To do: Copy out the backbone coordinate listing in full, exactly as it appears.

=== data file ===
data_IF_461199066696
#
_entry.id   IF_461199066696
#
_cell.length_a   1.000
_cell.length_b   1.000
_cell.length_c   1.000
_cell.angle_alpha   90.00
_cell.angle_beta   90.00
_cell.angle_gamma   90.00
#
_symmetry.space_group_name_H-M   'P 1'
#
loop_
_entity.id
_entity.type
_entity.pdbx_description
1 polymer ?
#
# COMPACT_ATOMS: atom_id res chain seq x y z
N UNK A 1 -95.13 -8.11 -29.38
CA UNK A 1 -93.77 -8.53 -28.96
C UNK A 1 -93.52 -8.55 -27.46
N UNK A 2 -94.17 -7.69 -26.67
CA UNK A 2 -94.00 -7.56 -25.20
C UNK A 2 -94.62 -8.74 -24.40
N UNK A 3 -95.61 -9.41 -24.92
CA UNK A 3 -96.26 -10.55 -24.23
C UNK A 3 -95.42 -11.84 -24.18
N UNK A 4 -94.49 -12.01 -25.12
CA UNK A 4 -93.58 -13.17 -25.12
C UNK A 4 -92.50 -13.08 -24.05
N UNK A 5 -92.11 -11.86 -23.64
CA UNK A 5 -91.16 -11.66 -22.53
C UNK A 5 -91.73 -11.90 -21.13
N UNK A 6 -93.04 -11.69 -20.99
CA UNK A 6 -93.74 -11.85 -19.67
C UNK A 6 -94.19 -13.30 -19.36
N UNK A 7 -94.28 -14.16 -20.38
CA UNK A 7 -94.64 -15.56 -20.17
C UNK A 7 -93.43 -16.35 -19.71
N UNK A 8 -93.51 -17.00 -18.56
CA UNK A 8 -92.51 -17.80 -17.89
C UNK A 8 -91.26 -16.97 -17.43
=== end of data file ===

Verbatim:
data_IF_461199066696
#
_entry.id   IF_461199066696
#
_cell.length_a   1.000
_cell.length_b   1.000
_cell.length_c   1.000
_cell.angle_alpha   90.00
_cell.angle_beta   90.00
_cell.angle_gamma   90.00
#
_symmetry.space_group_name_H-M   'P 1'
#
loop_
_entity.id
_entity.type
_entity.pdbx_description
1 polymer ?
#
# COMPACT_ATOMS: atom_id res chain seq x y z
N UNK A 1 -95.13 -8.11 -29.38
CA UNK A 1 -93.77 -8.53 -28.96
C UNK A 1 -93.52 -8.55 -27.46
N UNK A 2 -94.17 -7.69 -26.67
CA UNK A 2 -94.00 -7.56 -25.20
C UNK A 2 -94.62 -8.74 -24.40
N UNK A 3 -95.61 -9.41 -24.92
CA UNK A 3 -96.26 -10.55 -24.23
C UNK A 3 -95.42 -11.84 -24.18
N UNK A 4 -94.49 -12.01 -25.12
CA UNK A 4 -93.58 -13.17 -25.12
C UNK A 4 -92.50 -13.08 -24.05
N UNK A 5 -92.11 -11.86 -23.64
CA UNK A 5 -91.16 -11.66 -22.53
C UNK A 5 -91.73 -11.90 -21.13
N UNK A 6 -93.04 -11.69 -20.99
CA UNK A 6 -93.74 -11.85 -19.67
C UNK A 6 -94.19 -13.30 -19.36
N UNK A 7 -94.28 -14.16 -20.38
CA UNK A 7 -94.64 -15.56 -20.17
C UNK A 7 -93.43 -16.35 -19.71
N UNK A 8 -93.51 -17.00 -18.56
CA UNK A 8 -92.51 -17.80 -17.89
C UNK A 8 -91.26 -16.97 -17.43